Attorney General of Florida — Opinion
September 25, 2003
RE: LAW ENFORCEMENT OFFICERS BILL OF RIGHTS — ARREST — INTERROGATION — rights of law enforcement officer under s. 112.532, Fla. Stat.
Law Enforcement Officers’ Bill of Rights
Charlie Crist Attorney General
Mr. Patrick Gilligan Ocala City Attorney 1531 Southeast 36th Avenue Ocala, Florida 34471
Dear Mr. Gilligan:
On behalf of the City of Ocala’s Acting Chief of Police, you have asked for my opinion on substantially the following question:
Does the requirement in section 112.532(1)(h), Florida Statutes, that a law enforcement officer or correctional officer be “completely informed of all his or her rights prior to the commencement of the interrogation” refer only to those rights provided by section 112.532, Florida Statutes?
According to your letter, an Ocala police officer was accused of sexually assaulting a female citizen in the course of his official duties. During an internal investigation, the officer was questioned about these accusations pursuant to section 112.532, Florida Statutes. Prior to his interrogation, the officer was read his Miranda rights and was provided the rights enumerated in section 112.532, Florida Statutes. The officer was criminally charged and subsequently acquitted in a criminal trial. However, his employment was terminated as a result of the investigation which sustained the complaint against him. You have asked whether a law enforcement officer, questioned pursuant to section 112.532, Florida Statutes, who is under arrest or subject to arrest, must be advised of his Miranda rights; counseled only on those rights provided by section 112.532, Florida Statutes; or both.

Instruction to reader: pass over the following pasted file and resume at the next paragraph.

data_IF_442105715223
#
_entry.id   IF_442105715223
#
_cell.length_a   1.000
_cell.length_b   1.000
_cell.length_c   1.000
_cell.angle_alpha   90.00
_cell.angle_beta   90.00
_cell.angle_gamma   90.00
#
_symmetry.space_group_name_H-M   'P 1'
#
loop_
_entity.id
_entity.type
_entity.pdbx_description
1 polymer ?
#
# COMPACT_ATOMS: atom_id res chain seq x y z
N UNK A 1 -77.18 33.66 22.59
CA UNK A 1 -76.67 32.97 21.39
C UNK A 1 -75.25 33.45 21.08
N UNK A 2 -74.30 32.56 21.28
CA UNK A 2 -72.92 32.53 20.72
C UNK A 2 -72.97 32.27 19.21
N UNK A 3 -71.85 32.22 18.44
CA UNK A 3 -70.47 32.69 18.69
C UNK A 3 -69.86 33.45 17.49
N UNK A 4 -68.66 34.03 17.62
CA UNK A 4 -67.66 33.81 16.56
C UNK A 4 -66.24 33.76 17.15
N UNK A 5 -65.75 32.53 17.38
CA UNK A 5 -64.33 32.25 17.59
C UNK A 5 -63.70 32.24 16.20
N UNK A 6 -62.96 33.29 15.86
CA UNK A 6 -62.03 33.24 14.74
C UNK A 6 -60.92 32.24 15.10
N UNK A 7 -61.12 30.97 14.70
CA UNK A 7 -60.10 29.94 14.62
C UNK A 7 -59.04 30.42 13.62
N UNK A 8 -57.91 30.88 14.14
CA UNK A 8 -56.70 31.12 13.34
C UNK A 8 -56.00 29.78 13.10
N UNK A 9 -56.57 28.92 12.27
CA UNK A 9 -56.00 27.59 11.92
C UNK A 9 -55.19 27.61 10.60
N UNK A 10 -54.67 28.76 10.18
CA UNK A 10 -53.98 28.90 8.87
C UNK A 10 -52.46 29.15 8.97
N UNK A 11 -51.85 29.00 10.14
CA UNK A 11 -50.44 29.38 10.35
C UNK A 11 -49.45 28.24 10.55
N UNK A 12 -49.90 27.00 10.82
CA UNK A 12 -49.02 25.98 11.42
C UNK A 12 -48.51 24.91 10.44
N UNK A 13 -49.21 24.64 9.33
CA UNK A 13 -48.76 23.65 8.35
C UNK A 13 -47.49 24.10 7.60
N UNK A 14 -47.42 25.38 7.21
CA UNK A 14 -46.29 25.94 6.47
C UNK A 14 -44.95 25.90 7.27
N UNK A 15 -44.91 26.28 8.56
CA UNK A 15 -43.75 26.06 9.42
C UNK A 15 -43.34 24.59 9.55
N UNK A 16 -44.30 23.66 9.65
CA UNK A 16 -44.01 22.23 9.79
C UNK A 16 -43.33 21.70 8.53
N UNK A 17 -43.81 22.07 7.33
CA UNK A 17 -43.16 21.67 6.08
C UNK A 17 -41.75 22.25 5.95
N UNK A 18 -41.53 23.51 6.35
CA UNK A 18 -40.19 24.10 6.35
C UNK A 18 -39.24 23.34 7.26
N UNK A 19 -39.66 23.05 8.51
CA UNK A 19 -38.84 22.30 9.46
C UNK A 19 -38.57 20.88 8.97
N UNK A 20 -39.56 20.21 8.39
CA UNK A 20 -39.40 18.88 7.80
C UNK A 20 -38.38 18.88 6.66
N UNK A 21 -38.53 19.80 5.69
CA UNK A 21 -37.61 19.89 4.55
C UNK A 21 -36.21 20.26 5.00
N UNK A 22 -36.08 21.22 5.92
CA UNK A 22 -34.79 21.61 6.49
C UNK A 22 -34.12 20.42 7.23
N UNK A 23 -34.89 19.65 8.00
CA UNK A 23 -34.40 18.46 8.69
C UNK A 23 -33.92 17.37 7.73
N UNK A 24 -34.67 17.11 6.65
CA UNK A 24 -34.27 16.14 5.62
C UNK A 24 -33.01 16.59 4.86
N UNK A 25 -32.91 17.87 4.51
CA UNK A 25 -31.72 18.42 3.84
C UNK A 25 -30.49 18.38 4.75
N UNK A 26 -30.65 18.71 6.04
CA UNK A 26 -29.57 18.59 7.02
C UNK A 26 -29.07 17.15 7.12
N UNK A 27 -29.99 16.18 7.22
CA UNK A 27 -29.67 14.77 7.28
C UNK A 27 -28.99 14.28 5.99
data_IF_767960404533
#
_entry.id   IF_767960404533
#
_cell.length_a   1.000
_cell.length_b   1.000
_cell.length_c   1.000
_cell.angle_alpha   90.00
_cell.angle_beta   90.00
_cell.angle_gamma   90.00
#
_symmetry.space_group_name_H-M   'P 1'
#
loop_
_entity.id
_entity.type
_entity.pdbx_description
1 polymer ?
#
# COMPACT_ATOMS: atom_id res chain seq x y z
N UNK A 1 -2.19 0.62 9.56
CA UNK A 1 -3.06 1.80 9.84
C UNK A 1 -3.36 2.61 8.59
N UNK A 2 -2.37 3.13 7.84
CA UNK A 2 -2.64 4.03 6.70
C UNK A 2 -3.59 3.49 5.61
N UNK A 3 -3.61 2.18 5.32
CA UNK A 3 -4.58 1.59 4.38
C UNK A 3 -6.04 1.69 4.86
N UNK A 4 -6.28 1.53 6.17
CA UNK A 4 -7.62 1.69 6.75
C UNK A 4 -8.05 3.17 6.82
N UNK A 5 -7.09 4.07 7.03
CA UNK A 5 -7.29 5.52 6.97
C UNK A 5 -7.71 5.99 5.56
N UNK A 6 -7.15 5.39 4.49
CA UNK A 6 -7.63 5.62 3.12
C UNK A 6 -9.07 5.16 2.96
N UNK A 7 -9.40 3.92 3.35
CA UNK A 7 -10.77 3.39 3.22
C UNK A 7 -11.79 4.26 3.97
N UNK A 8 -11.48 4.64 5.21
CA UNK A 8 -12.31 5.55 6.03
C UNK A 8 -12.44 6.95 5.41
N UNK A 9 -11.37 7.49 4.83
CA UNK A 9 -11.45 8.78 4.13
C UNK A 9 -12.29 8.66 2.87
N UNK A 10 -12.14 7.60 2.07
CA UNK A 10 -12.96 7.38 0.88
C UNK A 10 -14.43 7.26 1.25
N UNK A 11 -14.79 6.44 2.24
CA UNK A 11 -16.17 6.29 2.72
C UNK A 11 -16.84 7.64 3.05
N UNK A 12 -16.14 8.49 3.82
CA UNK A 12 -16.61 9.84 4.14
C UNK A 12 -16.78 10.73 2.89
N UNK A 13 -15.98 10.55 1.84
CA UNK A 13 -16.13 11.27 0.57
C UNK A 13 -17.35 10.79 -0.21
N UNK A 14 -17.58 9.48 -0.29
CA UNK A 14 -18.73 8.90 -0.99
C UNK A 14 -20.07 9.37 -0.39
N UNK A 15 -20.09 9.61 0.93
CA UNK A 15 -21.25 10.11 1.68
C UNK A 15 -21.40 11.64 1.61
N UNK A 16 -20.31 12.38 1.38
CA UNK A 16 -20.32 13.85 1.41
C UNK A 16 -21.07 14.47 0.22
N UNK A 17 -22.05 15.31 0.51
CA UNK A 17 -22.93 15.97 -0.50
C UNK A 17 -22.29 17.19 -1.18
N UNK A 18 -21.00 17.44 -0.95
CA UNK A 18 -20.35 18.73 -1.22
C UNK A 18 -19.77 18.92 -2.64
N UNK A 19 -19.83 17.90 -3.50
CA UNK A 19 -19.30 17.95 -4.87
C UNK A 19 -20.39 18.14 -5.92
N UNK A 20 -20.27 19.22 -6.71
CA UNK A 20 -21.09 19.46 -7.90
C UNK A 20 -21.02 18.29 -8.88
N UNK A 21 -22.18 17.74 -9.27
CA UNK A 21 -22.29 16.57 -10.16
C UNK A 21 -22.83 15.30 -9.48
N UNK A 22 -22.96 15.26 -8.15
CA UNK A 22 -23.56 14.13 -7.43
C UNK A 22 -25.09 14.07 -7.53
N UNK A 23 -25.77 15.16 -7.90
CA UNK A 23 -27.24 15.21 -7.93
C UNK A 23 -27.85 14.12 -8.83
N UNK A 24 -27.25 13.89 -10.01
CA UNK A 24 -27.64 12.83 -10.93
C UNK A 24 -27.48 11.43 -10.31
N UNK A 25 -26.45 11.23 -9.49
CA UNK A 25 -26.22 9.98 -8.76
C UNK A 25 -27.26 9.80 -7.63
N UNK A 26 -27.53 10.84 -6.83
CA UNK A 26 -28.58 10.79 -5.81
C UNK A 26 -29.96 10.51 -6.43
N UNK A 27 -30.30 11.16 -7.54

Part VI of Chapter 112, Florida Statutes, commonly referred to as “The Law Enforcement Officers’ and Correctional Officers’ Bill of Rights,” is designed to ensure certain rights for law enforcement and correctional officers. As the court stated i Longo v. City of Hallandale, Part VI of Chapter 112, Florida Statutes, applies only to “intradepartmental interrogation and investigation, and [has] as its purpose the protection of subordinate officers from `third degree’ tactics by superior officers. . . .” The term “law enforcement officer” is defined in section 112.531(1), Florida Statutes, to mean “any person, other than a chief of police, who is employed full time by any municipality or the state or any political subdivision thereof and whose primary responsibility is the prevention and detection of crime or the enforcement of the penal, traffic, or highway laws of this state; and includes any person who is appointed by the sheriff as a deputy sheriff pursuant to s. 30.07.”
Section 112.532, Florida Statutes, provides that all law enforcement officers employed by an employing agency shall have certain specified rights and privileges. Such rights and privileges include, among others, the establishment of complaint review boards; the right to bring civil suits; the right to have notice of disciplinary action; and the prohibition against retaliatory action being taken against law enforcement officers or correctional officers who exercise their rights.